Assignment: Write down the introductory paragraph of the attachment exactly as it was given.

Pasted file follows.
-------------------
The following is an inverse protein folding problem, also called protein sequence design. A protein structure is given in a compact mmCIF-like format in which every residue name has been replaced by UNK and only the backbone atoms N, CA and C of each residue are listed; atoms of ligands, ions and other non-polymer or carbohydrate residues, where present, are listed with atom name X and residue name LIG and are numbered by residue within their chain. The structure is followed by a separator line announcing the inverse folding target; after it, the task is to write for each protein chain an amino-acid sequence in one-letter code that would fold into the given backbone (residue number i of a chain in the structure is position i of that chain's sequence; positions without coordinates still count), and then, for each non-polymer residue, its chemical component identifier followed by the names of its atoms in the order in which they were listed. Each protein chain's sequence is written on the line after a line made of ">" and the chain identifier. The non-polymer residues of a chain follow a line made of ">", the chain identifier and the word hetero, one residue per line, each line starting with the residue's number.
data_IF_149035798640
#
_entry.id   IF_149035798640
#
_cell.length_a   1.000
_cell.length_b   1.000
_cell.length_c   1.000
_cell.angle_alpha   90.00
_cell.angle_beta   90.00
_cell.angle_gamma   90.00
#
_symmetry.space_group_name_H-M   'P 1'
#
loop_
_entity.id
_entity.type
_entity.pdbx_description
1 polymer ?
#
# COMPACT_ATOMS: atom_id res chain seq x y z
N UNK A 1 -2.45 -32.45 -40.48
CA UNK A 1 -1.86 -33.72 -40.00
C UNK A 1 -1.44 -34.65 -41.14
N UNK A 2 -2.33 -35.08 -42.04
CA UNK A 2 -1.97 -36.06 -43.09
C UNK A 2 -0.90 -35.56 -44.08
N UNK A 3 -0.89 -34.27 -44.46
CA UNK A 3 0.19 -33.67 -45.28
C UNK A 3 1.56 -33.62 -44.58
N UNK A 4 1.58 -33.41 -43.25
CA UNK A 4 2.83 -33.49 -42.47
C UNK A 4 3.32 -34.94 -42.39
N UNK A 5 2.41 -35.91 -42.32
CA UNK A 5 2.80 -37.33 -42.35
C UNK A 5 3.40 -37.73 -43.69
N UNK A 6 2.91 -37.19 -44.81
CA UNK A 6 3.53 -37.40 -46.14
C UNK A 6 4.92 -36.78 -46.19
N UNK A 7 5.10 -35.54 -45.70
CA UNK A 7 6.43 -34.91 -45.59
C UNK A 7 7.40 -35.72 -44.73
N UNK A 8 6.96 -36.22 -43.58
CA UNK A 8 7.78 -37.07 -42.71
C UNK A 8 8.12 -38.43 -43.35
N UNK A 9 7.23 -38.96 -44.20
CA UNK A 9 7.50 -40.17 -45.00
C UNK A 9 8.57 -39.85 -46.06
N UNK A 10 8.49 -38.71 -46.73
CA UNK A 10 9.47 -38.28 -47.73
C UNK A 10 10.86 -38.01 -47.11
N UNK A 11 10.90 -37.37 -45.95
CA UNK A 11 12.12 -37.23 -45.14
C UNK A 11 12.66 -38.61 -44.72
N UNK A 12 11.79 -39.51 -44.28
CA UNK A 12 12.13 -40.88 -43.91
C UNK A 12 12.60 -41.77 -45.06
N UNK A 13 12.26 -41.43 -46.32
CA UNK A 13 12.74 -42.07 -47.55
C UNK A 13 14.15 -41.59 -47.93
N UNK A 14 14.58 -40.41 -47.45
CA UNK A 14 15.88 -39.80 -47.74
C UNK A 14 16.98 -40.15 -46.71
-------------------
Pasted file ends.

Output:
The following is an inverse protein folding problem, also called protein sequence design. A protein structure is given in a compact mmCIF-like format in which every residue name has been replaced by UNK and only the backbone atoms N, CA and C of each residue are listed; atoms of ligands, ions and other non-polymer or carbohydrate residues, where present, are listed with atom name X and residue name LIG and are numbered by residue within their chain. The structure is followed by a separator line announcing the inverse folding target; after it, the task is to write for each protein chain an amino-acid sequence in one-letter code that would fold into the given backbone (residue number i of a chain in the structure is position i of that chain's sequence; positions without coordinates still count), and then, for each non-polymer residue, its chemical component identifier followed by the names of its atoms in the order in which they were listed. Each protein chain's sequence is written on the line after a line made of ">" and the chain identifier. The non-polymer residues of a chain follow a line made of ">", the chain identifier and the word hetero, one residue per line, each line starting with the residue's number.